The Home Office has categorised, rated and coded every occupation and specified a minimum salary for each one. Whatever type of certificate is required, you will need to decide upon the appropriate code and offer at least the minimum salary stated. Apart from a few occupations in the creative sector, jobs have to at least be classed at degree level (NQF Level 6).

Employing EU nationals

We assist and advise UK employers, and the EU nationals who they employ, on their visa status.

A brief history of the EU and the UK

You may be aware from previous dealings with European citizens that they do not need visas or permission to take up employment in the UK. Their rights of free movement as well as employment and business opportunities in any EU member state are granted by the Treaty of Rome (and subsequent European treaties).

Various member states of the EU joined at various times. Following the decision by the UK public to leave the EU at some stage in the future, the UK legislation allowing EU nationals to work in the UK will have to be modified or repealed. This, however, is not expected until December 2018.

The members of the European Union before 1 May 2004 were as follows:
Austria, Belgium, Denmark, Finland, France, Germany, Greece, Ireland, Italy, Luxembourg, Netherlands, Portugal, Spain, Sweden and the UK.

Other citizens with the same rights as EU nationals

The EEA includes all EU countries and Iceland, Liechtenstein and Norway. It allows them to be part of the EU’s single market and so nationals of these three countries have the rights to employment in the UK as nationals of the other EU states. Switzerland is neither an EU or EEA member but is part of the single market - this means Swiss nationals have the same rights to live and work in the UK as other EEA nationals.

Some countries acceded to the European Union on 01/05/2004.

The European states (often referred to as the A8 countries) in question are:

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Czech Republic

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From the period 2004 to 2011, nationals of these countries had to apply to the Home Office for permission to work under the worker registration schemes. Now nationals of these countries are treated in the same way as any other European Union citizens.

Similarly, Bulgaria and Romania joined the European Union on 1 January 2007 and were subject to restrictions on taking employment in the UK. The restrictions on Bulgarians and Romanians ceased on 1 January 2014

From 1 January 1983, children born in the UK are not automatically British citizens and the status of the parent must be considered. Where the parents are European citizens, the rules have changed no less than three times in the last 15 years and so children born at different times will have different rights to British citizenship.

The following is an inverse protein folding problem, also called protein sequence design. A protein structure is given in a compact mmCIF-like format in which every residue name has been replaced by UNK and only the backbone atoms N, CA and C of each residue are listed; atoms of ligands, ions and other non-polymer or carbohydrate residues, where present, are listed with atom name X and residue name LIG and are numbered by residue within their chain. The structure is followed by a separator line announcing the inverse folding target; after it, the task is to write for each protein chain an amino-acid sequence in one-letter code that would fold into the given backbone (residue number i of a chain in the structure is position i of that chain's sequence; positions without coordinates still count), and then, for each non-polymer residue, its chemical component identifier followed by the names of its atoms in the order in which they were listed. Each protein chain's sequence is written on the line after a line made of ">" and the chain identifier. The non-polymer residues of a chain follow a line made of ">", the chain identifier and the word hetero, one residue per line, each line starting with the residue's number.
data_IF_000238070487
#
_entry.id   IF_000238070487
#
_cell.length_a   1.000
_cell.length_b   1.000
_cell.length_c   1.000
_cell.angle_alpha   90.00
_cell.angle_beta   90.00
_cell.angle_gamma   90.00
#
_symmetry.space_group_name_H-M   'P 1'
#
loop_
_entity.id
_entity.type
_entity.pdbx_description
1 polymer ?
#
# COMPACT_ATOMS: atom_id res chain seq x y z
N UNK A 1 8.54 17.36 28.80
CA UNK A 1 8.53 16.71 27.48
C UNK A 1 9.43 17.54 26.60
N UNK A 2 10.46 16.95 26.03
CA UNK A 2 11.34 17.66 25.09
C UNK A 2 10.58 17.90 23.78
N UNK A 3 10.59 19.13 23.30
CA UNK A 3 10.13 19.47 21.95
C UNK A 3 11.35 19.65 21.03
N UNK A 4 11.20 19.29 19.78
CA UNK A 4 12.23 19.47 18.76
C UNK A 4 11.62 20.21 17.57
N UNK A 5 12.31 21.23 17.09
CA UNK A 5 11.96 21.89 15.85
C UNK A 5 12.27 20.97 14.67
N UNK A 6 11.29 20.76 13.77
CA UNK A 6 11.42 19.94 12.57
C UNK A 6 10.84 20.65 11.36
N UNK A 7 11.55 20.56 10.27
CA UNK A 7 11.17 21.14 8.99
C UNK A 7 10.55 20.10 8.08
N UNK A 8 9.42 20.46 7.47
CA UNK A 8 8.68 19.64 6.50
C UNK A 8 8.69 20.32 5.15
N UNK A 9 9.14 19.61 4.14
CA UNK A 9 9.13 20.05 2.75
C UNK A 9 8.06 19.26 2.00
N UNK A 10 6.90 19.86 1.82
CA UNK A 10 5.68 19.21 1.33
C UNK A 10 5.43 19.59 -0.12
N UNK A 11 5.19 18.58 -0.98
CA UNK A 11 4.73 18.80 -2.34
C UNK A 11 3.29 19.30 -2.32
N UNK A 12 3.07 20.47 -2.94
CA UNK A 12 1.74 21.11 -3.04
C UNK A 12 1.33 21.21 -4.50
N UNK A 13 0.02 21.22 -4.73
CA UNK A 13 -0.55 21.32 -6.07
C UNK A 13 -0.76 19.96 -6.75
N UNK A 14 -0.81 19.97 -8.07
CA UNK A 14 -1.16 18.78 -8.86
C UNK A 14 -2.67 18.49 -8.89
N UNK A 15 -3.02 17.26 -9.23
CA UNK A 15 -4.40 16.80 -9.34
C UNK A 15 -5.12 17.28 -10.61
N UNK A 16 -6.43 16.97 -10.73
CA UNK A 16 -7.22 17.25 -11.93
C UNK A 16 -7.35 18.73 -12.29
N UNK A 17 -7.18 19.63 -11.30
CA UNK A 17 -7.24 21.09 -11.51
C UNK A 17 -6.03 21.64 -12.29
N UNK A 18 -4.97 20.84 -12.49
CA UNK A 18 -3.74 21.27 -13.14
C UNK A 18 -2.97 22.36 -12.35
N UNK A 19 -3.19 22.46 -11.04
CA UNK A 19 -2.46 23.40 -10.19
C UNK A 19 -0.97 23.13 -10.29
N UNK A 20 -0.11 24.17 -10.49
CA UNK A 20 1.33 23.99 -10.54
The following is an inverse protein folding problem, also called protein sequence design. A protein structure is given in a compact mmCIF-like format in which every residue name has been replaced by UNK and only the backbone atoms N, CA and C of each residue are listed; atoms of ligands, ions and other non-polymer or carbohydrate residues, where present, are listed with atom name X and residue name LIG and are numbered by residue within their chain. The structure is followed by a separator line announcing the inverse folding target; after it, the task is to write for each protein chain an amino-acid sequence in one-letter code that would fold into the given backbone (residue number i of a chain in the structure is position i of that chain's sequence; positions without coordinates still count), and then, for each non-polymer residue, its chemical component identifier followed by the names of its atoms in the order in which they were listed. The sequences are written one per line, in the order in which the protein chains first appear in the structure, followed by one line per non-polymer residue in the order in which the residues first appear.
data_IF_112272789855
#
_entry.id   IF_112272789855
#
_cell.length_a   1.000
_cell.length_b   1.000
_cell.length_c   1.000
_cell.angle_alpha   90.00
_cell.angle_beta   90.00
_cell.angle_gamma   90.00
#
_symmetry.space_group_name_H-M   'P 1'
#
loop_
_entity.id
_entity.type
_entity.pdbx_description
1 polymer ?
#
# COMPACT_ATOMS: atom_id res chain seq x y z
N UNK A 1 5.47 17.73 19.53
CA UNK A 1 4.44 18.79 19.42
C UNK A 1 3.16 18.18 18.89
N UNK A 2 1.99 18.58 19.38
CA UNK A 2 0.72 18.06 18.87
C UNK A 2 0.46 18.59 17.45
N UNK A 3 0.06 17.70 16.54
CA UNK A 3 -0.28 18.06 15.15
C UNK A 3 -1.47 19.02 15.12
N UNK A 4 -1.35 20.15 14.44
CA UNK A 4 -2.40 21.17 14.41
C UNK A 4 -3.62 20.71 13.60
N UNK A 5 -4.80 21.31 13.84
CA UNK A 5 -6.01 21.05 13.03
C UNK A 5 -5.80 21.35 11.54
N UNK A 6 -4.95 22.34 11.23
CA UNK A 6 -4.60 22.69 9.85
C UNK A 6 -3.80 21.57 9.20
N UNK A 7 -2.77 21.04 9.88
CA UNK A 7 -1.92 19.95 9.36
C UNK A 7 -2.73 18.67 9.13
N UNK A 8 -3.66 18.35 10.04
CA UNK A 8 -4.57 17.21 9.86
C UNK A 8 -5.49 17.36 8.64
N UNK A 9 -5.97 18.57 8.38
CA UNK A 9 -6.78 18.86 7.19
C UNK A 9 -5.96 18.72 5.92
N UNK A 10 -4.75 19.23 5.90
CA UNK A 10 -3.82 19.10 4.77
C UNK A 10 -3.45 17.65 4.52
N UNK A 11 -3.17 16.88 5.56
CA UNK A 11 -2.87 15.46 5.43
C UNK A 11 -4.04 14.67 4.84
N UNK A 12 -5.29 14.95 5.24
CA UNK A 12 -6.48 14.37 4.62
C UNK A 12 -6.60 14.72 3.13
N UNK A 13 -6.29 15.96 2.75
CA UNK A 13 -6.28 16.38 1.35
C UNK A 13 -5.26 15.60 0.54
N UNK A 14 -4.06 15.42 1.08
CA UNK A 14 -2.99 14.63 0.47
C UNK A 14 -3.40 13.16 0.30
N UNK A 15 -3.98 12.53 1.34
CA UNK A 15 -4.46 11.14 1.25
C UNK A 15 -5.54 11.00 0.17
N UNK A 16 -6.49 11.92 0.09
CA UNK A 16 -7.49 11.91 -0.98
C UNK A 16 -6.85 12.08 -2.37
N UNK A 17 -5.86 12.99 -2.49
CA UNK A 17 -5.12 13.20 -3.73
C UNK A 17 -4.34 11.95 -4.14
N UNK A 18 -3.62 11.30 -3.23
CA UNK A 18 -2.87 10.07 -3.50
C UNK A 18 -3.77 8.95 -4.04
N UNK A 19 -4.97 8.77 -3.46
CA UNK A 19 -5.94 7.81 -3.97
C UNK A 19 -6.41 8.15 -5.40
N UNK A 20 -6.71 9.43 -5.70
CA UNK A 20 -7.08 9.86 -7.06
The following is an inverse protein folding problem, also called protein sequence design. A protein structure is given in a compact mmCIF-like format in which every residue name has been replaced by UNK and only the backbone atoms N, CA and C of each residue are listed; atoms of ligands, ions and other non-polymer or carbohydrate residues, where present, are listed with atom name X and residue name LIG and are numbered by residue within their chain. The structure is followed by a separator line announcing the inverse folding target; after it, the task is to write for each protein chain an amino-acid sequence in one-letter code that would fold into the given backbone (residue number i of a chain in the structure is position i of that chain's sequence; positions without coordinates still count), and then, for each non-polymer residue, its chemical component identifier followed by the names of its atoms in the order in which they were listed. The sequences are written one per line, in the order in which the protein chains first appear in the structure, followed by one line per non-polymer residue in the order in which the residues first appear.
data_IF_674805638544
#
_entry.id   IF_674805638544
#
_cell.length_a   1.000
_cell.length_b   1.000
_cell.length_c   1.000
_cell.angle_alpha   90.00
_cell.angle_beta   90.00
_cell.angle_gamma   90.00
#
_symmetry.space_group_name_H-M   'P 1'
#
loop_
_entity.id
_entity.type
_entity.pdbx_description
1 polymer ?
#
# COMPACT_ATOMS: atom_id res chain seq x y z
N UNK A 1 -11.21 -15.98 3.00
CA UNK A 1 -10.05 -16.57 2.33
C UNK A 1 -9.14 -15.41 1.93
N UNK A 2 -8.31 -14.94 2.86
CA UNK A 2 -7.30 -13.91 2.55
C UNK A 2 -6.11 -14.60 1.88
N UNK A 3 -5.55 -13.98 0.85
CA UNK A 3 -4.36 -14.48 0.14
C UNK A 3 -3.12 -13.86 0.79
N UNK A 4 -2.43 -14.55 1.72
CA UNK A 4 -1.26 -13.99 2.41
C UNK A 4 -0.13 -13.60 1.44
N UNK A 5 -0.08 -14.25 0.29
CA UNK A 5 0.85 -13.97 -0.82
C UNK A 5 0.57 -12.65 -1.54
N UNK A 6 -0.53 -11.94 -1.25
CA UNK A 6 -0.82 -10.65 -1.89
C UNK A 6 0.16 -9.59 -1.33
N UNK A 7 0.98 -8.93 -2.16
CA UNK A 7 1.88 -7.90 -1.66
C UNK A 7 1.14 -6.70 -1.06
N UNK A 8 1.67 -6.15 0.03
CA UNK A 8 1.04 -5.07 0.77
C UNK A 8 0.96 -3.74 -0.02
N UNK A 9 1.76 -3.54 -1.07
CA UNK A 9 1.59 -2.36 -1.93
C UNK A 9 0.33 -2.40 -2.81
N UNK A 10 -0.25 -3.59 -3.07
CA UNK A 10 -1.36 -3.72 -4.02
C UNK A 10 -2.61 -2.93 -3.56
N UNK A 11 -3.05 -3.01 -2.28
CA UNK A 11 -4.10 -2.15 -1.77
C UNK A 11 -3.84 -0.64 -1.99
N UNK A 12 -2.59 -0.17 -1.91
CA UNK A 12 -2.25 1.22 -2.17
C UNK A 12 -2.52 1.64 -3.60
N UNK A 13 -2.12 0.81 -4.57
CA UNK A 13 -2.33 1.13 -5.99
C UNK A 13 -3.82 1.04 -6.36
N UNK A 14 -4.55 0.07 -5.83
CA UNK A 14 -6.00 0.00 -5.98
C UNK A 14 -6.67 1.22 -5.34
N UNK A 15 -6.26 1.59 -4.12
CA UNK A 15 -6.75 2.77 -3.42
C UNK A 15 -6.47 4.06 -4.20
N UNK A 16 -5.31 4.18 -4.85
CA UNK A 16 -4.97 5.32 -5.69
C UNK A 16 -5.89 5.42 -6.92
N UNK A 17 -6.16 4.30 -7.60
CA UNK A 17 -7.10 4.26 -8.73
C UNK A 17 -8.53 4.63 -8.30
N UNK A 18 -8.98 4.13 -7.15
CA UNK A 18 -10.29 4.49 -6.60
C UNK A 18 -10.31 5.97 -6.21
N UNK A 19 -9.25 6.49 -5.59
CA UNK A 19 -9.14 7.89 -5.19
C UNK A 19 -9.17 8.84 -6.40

Get an employee visa audit

There are substantial penalties (up to £20,000 per employee) payable by the employer where an employee does not hold the correct UK immigration status. We can undertake a full audit of your employee records to ensure that all your non-British staff hold a valid visa and work status in the UK.

How you as an employee can be held liable for an illegal hire

All UK-based employers are required by law to check that their staff have the right to take employment in the UK. Those employers that hold sponsor licences from the Home Office have an additional duty to ensure the relevant checks have been made and those who do not comply risk having their sponsor licence downgraded or revoked.

Prior to January 1997, no sanctions were imposed on UK employers who gave work to overseas nationals who did not have lawful permission to remain in the UK or take employment in the UK. At this time, any person found working unlawfully was simply removed from the UK by the Immigration Service.

Section 8 of the Asylum and Immigration Act 1996 came into force in January 1997 creating a new criminal offence of employing an illegal worker. It became the personal responsibility of the person instigating the employment to make certain mandatory checks on the employee’s documents, to benefit from a statutory defence given under the Act.

The Act was tightened in 2004, but it did not have the desired effect (i.e. to reduce illegal working in the UK), and we were only aware of a handful of cases that resulted in fines to employers.

In February 2008 new legislation came into force which allowed the Secretary of State to serve an employer with a notice requiring payment of a penalty of a specified amount where they employ a person aged 16 or over who is subject to immigration control unless:

  • That person has been given valid and subsisting leave to be in the UK by the government, and that leave does not restrict them from taking the job in question; or
  • The person is in a category for which employment is also allowed

The current state of affairs: Massive fines for non-compliant employers

A further code of practice was issued in 2017 under section 19 of the Act, which updates the ones issued in 2008 and 2014 to specify the factors that are to be considered by the Home Office in determining the amount of the civil penalty for employing an illegal worker.

Offences are divided into two areas:

  1. Civil penalties for those employers who employ illegal migrant workers as a result of negligent recruitment and employment practices
  2. A new criminal offence for those employers found to be knowingly employing illegal migrant workers

The civil penalty scheme is designed to encourage employers to comply with their duty as an employer to prevent illegal working by carrying out complete document checks. It also means that you will face a sanction if you have failed to act with due care and diligence in doing so.

The civil penalties that the Home Office impose are intended to be proportionate to the level of non-compliant behaviour and are therefore calculated on a sliding scale. The fine for employing an illegal worker in its basic form is presently £20,000 and the fine for knowingly employing an illegal worker is £50,000.

How we can help

At Sable International we offer a service to audit the personnel files of your employees. We will do this on-site for you and confirm whether each employee has the right to work in the UK, ensuring your compliance with the legislation on the prevention of illegal working and sponsor duties from the Home Office.

Get in touch